Our Work

Kansas Water Institute projects

The Kansas Water Institute is proud to support innovative research faculty from different universities in Kansas. Using funds awarded by USGS from the Water Resources Research Act, KWI supports 2-year projects that focus on high-priority water topics identified by the Kansas state water plan. These projects put a special emphasis on the work of early-career scientists and funding for student research (both graduate and undergraduate). Take a look at the KWI info sheet for more information about how we ensure that Kansas water is our focus.

Funding opportunities with KWI

Current projects

Investigating management techniques for irrigation with contaminated waters in the closed-basin Arkansas River region of western Kansas

A man in a blue cap and t-shirt checks the growth of young green corn plants growing in a long row of plastic containers.In arid western Kansas, water is a limited resource. In the face of this, some agricultural systems irrigate with contaminated waters that can negatively affect the land. This study is working to assess the impacts of different levels of irrigation water contamination on corn production and exploring different management methods. These include extra water applications to a crop to maintain appropriate salinity in the root zone, or irrigating several times daily rather than all at once. The team used special devices to measure water movement in the soil to test different approaches to these methods. This is an ongoing study and the research team hopes to present final recommendations after year 2.

Herbal medicine for sick ponds: Are native aquatic macrophytes a cheap and easy way to mitigate HABs?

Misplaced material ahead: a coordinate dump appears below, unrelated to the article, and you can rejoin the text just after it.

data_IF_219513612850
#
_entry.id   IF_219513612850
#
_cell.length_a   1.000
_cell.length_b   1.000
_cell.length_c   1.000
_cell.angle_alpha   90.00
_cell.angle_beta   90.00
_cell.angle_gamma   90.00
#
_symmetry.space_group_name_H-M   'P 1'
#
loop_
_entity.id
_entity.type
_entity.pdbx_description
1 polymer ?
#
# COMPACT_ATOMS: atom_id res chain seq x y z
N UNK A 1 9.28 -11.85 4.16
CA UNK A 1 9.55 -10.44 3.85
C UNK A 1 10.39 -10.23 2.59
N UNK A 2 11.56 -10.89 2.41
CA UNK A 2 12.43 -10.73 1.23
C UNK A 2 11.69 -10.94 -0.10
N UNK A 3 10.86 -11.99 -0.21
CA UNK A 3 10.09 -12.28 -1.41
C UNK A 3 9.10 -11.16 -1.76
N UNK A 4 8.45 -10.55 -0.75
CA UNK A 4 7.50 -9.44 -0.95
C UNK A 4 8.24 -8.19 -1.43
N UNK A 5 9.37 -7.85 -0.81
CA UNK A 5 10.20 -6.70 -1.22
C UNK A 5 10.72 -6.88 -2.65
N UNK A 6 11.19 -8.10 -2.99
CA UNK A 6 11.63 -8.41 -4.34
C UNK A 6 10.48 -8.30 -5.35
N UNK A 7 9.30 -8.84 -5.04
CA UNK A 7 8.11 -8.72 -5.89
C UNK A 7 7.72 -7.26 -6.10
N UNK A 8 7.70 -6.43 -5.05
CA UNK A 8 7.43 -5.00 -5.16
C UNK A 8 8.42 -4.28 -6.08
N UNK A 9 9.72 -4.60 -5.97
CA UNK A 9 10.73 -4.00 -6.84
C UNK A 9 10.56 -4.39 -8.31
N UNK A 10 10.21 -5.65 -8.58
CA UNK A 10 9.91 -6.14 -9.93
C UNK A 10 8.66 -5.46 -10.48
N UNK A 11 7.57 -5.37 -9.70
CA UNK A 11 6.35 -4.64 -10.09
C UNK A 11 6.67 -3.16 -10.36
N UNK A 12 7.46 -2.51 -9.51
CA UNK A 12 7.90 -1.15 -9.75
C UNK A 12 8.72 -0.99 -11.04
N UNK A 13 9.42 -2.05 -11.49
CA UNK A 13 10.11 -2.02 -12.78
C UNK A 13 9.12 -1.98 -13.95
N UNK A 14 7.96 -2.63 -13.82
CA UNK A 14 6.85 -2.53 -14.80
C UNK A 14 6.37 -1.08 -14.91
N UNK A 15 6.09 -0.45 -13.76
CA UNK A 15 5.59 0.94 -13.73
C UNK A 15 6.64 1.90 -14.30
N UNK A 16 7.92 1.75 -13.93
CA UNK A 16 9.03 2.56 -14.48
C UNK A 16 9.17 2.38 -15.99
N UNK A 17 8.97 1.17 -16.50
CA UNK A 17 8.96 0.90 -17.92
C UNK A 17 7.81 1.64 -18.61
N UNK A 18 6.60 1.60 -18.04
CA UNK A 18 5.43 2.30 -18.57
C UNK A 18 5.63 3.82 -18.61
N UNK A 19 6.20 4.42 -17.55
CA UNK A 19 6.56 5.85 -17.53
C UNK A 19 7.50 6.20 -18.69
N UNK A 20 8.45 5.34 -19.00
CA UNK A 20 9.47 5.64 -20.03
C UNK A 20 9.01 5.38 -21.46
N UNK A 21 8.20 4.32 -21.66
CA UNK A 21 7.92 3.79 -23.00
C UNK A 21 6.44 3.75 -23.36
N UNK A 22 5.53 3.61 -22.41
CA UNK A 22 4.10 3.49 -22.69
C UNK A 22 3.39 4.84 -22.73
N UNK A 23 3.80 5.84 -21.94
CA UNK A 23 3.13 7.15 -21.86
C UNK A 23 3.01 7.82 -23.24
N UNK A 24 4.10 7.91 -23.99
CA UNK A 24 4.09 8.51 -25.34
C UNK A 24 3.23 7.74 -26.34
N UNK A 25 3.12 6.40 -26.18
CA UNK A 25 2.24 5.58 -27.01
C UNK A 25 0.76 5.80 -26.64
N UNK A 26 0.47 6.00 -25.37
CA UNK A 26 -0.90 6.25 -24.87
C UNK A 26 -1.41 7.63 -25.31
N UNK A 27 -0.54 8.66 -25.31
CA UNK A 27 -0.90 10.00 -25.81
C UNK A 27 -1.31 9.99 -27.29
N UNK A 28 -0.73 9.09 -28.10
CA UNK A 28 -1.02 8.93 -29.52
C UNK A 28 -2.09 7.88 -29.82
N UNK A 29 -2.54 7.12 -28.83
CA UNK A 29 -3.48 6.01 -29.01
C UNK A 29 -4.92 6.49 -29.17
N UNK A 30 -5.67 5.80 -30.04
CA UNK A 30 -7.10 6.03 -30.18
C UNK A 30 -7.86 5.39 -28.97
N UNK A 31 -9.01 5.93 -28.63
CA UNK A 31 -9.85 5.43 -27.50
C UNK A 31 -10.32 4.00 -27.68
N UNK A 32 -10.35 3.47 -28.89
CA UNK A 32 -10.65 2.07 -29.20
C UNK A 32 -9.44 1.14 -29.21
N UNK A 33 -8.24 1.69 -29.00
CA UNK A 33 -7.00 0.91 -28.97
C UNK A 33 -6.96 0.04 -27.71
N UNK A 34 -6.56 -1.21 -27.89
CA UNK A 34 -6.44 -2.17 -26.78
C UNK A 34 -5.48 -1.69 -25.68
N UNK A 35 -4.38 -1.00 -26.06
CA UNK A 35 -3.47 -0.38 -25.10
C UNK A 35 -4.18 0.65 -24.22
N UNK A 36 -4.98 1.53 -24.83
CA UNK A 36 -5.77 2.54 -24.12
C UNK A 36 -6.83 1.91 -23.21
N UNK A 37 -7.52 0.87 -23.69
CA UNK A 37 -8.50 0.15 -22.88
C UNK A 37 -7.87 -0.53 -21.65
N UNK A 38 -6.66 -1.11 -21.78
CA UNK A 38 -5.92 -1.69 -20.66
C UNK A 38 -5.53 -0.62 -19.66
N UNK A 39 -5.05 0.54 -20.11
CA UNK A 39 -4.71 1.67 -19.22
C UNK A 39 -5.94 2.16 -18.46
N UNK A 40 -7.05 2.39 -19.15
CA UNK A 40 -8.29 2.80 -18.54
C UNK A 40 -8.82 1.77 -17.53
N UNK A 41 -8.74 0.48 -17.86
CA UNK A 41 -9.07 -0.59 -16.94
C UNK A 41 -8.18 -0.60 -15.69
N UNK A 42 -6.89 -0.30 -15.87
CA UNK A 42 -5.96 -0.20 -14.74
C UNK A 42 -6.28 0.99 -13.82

A man and a woman stand on a wooden boardwalk next to large circular tanks of green water. The man dangles a black and white secchi disc into the water while the woman writes results.This project examines the potential for native aquatic plants to control harmful algal blooms. At the University of Kansas Biological Field station, the team created cyanobacteria blooms in large fiberglass tanks into which they launched floating islands containing 20 plants of either arrow leaf, mud plantain, or water primrose. The team are examining the resulting water quality and how the algal blooms respond on a weekly basis. Results of this two-year project are preliminary but intriguing; some tanks with aquatic plants did have lower algae concentrations. Over the next year, the team will continue to collect data from all water samples and to run statistical analysis on the results.

Unraveling spatiotemporal patterns in watershed nutrient and sediment loads under conditions of ongoing rapid crop conversion using direct sampling and remote sensing observations